}} Pepperdine Hosts Doping in Sport Conference On April 27, 2017 Pepperdine Law partnered with the Foundation for Global Sports Development and Sheppard Mullin Richter & Hampton LLP to present a symposium on “Doping in Sport: How the culture Might Change.” More than 100 guests attended with multiple media outlets represented at the event. Sir Philip Craven, president of the International Paralympic Committee, commented at the event, “In order to protect the integrity of sport for future
generations, sports have to get back to the basics.” When posed the question, “What has changed?” Craven explained that committees are getting better at detecting banned substances and there is more coverage in the media. The issue of doping remains because the financial rewards are exponential, leading athletes to pick “profits over principles, medals over merits.”
Left to right: ESPN's T.J. Quinn, International Paralympic Committee president Sir Philip Craven, and Pepperdine law professor and codirector of the EMS program Maureen Weston
}} The International Task Force on Mixed Mode Dispute Resolution Launches Six International Working Groups The International Task Force on Mixed Mode Dispute Resolution was launched in 2016 in collaboration with the College of Commercial Arbitrators and the International Mediation Institute with the purpose of studying and providing guidance with respect to many different kinds of scenarios that involve the interplay between public and private adjudication (litigation/ arbitration) and processes aimed at facilitation agreements (such as mediation).
The task force is being overseen and coordinated by a high-level executive committee, composed of Thomas J. Stipanowich, associate dean and professor, Straus Institute; Veronique Fraser, professor, University of Sherbrooke Faculty of Law, Canada, and scholar-inresidence, Straus Institute; Jeremy Lack, member, International Mediation Institute (IMI) Independent Standards Commission, Switzerland; Deborah Masucci, chair, IMI board of directors; Moti Mironi, professor, Haifa University Faculty of Law, Israel; Kathleen Paisley, partner, Ambos NBGO, Belgium and UK; and Edna Sussman, president, College of Commercial Arbitrators.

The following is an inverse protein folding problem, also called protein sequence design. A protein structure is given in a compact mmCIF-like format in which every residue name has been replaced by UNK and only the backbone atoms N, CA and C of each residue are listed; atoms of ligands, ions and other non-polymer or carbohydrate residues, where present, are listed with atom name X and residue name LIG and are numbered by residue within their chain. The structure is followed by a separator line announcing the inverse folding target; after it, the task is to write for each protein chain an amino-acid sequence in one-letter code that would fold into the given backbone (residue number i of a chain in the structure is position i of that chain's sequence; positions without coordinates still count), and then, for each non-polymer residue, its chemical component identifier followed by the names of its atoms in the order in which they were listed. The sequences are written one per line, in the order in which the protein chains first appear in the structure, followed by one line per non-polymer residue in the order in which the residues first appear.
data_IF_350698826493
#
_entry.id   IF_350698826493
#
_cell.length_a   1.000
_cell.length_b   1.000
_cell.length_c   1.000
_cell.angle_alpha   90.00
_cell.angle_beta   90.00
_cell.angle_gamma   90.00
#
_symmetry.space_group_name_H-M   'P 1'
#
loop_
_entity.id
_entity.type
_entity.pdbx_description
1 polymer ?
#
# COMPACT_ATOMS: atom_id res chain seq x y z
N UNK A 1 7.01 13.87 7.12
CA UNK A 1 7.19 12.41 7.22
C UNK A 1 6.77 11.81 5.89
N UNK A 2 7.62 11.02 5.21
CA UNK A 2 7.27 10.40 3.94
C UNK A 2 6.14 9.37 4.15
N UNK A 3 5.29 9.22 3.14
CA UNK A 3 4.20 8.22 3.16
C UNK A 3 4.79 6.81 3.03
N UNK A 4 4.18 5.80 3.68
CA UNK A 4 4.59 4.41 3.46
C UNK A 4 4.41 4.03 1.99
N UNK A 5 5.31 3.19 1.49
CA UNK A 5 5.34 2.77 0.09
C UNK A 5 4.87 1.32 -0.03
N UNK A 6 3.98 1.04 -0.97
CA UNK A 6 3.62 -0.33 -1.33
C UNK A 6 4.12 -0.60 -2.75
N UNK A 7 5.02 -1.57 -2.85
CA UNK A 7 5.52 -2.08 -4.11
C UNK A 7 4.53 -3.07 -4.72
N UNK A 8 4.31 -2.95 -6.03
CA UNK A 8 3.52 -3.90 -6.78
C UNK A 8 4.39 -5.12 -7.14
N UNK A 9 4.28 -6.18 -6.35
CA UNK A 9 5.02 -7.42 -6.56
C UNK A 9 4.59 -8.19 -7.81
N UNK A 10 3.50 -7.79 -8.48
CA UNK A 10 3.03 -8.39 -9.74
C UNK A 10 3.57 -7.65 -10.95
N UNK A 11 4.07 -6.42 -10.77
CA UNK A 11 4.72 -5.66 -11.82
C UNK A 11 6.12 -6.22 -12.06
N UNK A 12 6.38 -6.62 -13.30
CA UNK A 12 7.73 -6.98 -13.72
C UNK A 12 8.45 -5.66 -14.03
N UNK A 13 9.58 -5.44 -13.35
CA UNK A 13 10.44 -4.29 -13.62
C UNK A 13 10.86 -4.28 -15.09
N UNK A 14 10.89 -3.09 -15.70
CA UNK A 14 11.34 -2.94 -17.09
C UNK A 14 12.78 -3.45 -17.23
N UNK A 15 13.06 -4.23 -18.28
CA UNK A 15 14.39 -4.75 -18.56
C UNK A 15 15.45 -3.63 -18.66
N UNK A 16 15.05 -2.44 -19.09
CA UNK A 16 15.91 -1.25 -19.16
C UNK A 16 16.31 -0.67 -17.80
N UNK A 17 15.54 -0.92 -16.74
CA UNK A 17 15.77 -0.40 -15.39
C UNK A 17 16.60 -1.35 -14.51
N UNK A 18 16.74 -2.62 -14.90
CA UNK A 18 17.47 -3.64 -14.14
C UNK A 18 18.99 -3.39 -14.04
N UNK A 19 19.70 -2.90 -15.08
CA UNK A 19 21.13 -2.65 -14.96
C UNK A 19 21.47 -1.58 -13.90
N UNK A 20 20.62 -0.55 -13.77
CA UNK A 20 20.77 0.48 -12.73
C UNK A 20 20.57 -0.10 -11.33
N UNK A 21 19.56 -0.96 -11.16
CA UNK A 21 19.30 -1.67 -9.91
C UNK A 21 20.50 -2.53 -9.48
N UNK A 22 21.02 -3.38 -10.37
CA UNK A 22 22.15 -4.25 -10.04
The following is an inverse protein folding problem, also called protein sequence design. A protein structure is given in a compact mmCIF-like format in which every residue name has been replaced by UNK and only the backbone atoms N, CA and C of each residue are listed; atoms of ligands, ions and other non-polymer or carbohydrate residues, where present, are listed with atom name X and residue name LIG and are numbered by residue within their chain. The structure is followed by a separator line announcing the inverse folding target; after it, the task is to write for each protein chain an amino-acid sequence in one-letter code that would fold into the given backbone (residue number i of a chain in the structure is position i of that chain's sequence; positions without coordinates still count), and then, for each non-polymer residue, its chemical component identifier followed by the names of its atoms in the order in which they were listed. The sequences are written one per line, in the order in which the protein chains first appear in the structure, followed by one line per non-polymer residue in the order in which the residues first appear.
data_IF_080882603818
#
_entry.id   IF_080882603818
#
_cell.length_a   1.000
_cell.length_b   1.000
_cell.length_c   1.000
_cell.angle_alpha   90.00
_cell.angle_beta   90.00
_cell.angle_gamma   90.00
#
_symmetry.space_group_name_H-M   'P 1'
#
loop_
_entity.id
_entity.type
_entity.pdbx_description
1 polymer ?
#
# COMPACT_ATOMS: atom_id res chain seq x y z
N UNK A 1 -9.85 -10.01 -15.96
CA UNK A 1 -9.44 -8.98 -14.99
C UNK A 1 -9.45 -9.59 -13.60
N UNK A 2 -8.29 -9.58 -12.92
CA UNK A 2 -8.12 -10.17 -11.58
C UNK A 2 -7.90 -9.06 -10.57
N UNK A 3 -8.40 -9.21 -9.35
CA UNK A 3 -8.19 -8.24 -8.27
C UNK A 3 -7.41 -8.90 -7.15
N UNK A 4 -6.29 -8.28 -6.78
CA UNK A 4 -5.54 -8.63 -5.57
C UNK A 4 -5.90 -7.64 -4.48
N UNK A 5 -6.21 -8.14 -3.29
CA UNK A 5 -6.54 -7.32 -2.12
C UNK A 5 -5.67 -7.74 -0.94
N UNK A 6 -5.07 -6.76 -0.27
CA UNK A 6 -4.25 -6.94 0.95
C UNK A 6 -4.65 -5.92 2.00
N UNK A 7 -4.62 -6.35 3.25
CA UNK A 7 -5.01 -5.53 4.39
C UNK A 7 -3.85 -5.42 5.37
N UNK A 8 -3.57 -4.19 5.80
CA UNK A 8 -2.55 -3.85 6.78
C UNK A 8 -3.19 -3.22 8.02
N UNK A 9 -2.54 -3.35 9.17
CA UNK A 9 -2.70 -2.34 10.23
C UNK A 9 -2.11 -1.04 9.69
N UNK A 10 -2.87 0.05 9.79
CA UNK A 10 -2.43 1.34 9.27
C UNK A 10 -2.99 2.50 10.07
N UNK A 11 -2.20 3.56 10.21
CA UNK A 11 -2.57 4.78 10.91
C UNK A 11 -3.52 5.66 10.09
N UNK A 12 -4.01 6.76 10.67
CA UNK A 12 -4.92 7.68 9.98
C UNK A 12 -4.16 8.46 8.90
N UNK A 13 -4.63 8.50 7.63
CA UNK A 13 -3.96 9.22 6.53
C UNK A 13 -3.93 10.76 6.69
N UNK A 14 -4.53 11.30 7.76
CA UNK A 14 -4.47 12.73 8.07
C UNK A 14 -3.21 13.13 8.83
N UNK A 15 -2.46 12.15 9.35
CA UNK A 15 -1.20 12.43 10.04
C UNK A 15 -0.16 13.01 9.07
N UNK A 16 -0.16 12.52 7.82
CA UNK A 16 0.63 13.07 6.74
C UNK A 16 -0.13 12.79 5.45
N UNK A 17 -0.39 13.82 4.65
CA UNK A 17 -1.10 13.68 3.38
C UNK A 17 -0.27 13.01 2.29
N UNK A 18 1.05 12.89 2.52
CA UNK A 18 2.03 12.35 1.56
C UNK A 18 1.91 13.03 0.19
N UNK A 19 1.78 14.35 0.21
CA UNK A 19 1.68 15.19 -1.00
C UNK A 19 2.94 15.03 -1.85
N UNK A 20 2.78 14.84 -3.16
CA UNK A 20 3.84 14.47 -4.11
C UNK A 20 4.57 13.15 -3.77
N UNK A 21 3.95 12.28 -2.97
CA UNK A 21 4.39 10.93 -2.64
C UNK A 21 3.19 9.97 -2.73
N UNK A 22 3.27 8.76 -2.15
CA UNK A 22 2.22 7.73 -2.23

• Working Group 1: Mediators Using Non-Binding Evaluations or Proposals
On September 23-24, 2016, the Straus Institute hosted the inaugural summit of the task force where nearly 50 world’s leading scholars, dispute resolution practitioners, as well as outside and corporate counsels together representing six continents gathered. The task force members decided to form six working groups to investigate, describe, and compare practices in different countries and regions related to the following mixed modes scenarios:
The working groups will examine the extent to which the perceptions and practices regarding the mixing of modes in domestic or international dispute resolution are influenced by one or more of the following: (1) national cultures and legal traditions, (2) the legal profession, (3) traditional practices in specific arenas of conflict, and (4) priorities in specific transactions or circumstances. To follow the work of the task force, visit: https://imimediation.org/ imi-mixed-mode-mediation-task-force.
• Working Group 2: Mediators Setting the Stage for Dispute Resolution Processes • Working Group 3: Neutrals “Changing Hats” (e.g., Med-Arb, Arb-Med, or Arb-Med-Arb) • Working Group 4: Arbitrators Managing the Process and Employing Techniques to Foster Settlements • Working Group 5: Consent Awards and Enforceability of Mediated Settlement Agreements • Working Group 6: Possible Interactions Between Evaluators, Mediators, and Adjudicators
}} Investor Advocacy Clinic In 2010 the Financial Industry Regulatory Authority (FINRA) Investor Education Foundation awarded the Straus Institute a grant to establish a comprehensive clinical education program in investor advocacy. The clinic represents all of its clients on a pro bono basis. The Investor Advocacy Clinic is the only FINRA-funded clinic to win every arbitration case tried by the clinic, and no FINRA-funded clinic has had more wins or recovered more money for its clients. The Investor Advocacy Clinic is also is the only FINRA-funded clinic to have produced back-to-back FirstPlace winners in the national James E. Beckley Student Writing Competition sponsored by the Public Investor Bar Association. Director Robert A. Uhl and associate director Judith Hale Norris supervise the Investor Advocacy Clinic. The Investor Advocacy Clinic California Bar-certified law students work under the supervision of Uhl to handle arbitrations and mediations before FINRA Dispute Resolution on behalf of California investors who have: claims less than $100,000; have household incomes less than $100,000; and arbitral disputes with their brokers or brokerage firms. In the clinic, students learn critical lawyering skills generally not taught in doctrinal courses. Uhl says that the course and clinic are a win for everyone involved. The students benefit from the hands-on, real-life experience of working on an actual case from start to finish and learning arbitration law in the securities industry. The clients win by having free legal representation from the law students under the direct supervision of Uhl, who has more than 28 years of experience trying securities arbitration cases. And Uhl wins by fulfilling a lifelong dream of teaching the next generation of attorneys what he loves to do.